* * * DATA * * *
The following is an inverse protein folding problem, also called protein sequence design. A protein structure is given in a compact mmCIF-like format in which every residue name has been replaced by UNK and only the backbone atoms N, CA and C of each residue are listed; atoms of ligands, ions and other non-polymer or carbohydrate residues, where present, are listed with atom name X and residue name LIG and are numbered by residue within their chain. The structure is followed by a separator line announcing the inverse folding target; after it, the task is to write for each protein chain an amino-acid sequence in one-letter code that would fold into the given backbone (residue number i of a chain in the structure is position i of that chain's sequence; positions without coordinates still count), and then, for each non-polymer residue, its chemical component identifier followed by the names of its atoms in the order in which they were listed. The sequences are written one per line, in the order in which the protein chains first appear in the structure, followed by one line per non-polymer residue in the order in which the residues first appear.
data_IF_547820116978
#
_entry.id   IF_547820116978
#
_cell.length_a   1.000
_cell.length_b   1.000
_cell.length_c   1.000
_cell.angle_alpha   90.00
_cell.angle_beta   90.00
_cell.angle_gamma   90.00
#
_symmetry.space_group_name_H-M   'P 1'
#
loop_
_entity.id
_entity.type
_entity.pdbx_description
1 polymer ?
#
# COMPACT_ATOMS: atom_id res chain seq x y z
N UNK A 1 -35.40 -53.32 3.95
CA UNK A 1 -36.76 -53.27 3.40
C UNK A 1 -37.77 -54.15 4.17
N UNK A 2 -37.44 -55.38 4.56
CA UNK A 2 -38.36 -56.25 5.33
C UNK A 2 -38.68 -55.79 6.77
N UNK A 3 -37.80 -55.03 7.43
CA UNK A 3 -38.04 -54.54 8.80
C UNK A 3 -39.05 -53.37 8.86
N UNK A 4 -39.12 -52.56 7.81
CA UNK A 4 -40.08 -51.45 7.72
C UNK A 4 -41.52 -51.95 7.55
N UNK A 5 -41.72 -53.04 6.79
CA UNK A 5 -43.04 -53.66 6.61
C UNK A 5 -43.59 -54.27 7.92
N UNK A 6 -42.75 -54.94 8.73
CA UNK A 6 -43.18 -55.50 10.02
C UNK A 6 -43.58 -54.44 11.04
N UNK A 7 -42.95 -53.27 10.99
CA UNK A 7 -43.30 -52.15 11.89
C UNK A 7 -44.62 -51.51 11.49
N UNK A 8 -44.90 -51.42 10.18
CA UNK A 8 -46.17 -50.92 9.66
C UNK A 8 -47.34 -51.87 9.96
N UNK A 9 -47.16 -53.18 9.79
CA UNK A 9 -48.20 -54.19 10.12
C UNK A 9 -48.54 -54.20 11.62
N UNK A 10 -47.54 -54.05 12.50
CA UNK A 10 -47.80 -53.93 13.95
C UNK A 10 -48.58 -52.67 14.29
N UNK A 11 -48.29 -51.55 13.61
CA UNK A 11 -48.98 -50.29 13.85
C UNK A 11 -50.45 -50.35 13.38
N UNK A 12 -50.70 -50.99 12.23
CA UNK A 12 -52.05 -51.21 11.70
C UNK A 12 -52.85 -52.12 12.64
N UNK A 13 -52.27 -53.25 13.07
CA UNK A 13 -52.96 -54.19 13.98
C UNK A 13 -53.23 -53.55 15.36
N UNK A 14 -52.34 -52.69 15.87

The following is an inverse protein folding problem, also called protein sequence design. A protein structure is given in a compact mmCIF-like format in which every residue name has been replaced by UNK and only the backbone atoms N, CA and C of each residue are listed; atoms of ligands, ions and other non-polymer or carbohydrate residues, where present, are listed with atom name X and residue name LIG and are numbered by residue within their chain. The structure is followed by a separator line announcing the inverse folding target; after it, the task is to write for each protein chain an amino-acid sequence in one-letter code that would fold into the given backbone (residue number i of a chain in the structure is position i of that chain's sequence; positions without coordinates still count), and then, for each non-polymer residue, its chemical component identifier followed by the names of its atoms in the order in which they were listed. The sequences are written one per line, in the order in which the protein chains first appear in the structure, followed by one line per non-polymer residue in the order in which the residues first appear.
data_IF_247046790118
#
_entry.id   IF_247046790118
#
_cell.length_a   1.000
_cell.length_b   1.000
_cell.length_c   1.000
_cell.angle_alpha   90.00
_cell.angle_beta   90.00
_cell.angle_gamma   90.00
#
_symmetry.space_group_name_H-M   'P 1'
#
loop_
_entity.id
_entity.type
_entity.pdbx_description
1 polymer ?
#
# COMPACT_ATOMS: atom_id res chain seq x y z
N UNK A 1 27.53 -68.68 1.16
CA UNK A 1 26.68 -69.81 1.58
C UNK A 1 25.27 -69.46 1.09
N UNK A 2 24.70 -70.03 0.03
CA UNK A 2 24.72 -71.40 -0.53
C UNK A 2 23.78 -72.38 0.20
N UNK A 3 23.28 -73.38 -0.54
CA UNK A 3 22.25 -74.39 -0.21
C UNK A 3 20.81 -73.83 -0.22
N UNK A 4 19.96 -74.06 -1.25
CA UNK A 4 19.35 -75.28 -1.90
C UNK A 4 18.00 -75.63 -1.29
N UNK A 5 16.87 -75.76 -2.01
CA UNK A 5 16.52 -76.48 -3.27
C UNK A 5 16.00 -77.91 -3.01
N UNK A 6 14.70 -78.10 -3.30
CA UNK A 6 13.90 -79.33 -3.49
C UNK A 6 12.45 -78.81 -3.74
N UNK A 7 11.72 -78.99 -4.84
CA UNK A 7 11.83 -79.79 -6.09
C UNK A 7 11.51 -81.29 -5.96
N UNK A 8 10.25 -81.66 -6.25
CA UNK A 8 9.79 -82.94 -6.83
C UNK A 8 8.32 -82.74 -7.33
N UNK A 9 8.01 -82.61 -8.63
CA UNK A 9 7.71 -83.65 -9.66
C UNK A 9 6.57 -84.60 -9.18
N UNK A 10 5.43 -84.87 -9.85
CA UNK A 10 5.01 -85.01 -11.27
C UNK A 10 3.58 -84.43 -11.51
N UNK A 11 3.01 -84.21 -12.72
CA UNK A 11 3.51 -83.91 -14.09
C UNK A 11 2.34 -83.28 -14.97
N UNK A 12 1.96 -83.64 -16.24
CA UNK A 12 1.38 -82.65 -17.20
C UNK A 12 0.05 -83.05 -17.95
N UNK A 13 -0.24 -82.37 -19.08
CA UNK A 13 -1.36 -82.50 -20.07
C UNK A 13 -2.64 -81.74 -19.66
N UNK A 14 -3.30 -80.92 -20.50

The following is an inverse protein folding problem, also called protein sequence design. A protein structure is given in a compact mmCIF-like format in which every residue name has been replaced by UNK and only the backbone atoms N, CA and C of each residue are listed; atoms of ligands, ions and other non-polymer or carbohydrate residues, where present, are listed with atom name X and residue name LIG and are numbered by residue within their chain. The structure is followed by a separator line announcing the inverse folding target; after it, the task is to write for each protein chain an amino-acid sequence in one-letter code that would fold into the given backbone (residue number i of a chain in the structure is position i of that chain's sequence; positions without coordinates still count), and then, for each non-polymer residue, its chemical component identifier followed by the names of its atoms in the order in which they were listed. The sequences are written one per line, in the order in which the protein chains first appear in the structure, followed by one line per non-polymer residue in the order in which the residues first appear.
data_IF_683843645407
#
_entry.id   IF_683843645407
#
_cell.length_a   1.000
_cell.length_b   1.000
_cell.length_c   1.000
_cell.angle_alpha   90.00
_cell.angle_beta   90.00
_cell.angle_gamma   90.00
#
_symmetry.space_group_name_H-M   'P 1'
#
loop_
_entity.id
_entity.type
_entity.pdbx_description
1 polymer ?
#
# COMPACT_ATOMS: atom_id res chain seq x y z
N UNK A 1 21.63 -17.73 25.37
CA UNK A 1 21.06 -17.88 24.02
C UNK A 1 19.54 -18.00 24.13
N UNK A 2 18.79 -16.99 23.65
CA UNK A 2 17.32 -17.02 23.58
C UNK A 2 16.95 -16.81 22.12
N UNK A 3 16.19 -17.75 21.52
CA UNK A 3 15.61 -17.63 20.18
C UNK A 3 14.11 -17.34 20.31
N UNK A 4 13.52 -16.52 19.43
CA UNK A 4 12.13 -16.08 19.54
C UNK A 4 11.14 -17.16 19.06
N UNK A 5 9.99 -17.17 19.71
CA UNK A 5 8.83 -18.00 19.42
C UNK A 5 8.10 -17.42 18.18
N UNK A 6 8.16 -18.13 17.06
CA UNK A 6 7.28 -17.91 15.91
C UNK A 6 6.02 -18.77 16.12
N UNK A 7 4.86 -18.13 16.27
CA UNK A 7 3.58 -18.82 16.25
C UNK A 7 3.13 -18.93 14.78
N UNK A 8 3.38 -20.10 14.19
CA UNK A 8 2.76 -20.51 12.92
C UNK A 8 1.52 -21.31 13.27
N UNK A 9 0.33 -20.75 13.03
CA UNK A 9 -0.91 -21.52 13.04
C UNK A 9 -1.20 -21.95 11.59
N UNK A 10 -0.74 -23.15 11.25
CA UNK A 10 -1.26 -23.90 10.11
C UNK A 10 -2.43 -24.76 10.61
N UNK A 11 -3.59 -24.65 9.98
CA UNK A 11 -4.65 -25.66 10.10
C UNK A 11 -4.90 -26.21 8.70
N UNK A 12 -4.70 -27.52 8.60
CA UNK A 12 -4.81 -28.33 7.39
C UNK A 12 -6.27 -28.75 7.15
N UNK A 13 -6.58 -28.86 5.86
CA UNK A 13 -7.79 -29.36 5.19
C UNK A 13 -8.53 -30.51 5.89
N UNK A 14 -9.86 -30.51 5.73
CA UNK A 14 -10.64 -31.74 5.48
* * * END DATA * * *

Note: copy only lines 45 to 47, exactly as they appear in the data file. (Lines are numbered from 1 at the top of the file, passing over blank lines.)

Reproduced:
C UNK A 8 -47.34 -51.87 9.96
N UNK A 9 -47.16 -53.18 9.79
CA UNK A 9 -48.20 -54.19 10.12